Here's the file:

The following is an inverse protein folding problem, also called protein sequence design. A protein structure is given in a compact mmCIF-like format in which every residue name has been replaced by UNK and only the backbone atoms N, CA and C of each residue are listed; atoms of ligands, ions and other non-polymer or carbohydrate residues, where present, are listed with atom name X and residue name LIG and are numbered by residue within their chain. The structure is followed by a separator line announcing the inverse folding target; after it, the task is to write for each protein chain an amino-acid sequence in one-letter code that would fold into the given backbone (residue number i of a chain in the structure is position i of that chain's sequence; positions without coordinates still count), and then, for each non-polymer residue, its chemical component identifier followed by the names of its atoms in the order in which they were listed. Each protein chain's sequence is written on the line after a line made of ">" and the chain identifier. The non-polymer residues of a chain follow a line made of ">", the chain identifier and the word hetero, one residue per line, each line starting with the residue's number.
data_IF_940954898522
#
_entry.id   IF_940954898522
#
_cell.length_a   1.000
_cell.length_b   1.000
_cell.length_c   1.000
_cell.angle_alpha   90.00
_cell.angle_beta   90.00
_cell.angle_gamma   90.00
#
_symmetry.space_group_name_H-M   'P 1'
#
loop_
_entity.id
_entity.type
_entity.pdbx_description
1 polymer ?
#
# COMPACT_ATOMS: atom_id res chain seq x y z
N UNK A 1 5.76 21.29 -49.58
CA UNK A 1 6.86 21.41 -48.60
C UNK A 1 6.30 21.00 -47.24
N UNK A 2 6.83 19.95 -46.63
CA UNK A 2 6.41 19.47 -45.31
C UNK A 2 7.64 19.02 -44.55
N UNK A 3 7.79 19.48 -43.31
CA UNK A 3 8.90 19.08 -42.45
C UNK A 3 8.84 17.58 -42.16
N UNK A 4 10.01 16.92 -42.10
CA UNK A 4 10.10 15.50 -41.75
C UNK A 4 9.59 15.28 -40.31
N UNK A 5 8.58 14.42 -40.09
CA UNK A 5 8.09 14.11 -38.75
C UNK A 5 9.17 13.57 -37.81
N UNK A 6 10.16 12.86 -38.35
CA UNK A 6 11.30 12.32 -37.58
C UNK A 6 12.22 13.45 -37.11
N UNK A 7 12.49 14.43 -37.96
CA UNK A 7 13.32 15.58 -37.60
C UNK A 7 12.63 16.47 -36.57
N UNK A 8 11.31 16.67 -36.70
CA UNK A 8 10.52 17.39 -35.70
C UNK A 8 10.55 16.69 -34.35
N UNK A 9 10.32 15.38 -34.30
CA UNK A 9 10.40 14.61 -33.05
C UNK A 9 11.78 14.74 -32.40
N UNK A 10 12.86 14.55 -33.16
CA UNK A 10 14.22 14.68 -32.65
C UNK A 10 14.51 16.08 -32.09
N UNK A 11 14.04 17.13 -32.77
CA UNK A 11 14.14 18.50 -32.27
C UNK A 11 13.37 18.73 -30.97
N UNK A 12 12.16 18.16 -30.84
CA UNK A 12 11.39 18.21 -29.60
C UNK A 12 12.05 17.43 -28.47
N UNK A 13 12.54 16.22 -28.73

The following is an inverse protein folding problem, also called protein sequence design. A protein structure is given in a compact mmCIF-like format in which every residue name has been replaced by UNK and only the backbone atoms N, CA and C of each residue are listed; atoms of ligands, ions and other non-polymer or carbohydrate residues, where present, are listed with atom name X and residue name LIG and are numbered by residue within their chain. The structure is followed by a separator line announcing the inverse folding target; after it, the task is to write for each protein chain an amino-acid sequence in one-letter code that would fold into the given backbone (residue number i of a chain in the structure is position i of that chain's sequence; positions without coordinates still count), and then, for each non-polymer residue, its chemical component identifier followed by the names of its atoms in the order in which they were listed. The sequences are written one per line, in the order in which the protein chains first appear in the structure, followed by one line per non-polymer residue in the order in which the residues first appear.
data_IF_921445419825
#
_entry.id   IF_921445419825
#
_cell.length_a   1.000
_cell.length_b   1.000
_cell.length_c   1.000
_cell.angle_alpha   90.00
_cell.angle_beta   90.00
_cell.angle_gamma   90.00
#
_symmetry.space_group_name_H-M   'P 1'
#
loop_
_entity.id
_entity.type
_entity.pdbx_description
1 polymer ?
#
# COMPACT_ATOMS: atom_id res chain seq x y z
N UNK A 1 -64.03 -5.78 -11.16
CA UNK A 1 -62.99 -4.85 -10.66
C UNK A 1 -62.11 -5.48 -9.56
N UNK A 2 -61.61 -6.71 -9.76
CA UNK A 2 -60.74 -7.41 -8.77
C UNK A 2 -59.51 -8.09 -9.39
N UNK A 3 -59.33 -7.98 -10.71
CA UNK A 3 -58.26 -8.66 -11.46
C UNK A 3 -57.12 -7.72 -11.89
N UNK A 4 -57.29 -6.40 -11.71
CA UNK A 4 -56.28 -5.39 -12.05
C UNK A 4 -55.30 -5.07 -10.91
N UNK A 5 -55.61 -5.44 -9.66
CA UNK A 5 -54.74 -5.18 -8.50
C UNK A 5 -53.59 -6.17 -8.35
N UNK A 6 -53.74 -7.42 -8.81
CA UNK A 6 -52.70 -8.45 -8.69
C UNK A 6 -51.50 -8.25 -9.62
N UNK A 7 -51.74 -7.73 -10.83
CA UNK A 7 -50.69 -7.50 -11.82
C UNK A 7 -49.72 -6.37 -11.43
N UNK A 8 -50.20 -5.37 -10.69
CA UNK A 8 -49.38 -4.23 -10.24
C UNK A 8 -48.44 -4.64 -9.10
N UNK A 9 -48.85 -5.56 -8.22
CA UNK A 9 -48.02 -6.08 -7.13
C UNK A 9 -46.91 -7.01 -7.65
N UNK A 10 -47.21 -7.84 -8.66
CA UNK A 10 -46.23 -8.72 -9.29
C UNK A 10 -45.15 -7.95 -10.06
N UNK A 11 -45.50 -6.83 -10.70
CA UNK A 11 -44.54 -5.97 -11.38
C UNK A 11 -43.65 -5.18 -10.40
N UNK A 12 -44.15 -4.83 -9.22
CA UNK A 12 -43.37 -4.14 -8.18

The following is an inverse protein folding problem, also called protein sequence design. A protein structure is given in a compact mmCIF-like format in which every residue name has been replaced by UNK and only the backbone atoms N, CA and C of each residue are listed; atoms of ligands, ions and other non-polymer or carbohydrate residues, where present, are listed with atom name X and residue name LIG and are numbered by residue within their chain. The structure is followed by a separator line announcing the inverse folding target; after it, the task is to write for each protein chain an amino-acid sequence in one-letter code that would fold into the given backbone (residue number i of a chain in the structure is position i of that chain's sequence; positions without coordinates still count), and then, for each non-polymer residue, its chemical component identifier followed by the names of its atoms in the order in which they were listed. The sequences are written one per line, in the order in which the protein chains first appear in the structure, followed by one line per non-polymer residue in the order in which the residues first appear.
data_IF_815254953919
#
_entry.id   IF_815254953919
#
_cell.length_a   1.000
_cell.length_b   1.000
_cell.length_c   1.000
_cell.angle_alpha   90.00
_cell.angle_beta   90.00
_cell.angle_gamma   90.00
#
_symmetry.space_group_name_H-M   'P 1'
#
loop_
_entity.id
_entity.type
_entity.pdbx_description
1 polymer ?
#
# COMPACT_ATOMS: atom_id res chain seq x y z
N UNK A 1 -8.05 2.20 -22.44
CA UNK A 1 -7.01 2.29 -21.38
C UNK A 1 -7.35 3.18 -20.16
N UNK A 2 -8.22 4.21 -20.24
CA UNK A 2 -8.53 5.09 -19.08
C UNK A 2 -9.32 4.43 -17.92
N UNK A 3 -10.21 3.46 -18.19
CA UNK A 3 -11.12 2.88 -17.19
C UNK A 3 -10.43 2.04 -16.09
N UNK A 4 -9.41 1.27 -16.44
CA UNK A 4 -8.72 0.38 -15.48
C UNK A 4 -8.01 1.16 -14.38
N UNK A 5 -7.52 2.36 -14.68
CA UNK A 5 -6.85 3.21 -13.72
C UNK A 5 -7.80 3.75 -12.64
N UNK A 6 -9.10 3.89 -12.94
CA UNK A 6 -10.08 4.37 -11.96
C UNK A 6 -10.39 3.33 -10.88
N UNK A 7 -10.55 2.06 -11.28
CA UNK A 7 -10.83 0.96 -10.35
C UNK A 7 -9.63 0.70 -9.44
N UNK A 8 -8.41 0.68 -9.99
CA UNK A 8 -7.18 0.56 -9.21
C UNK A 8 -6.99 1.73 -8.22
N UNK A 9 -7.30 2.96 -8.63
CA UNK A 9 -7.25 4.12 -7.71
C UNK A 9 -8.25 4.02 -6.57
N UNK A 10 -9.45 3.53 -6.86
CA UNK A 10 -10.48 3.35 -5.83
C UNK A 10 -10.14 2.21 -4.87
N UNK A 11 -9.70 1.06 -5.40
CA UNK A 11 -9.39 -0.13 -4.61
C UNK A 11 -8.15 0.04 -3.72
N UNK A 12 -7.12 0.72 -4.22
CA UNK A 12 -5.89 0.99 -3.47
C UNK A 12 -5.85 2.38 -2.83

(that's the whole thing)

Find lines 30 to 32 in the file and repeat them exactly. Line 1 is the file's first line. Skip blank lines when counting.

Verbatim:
C UNK A 3 8.84 17.58 -42.16
N UNK A 4 10.01 16.92 -42.10
CA UNK A 4 10.10 15.50 -41.75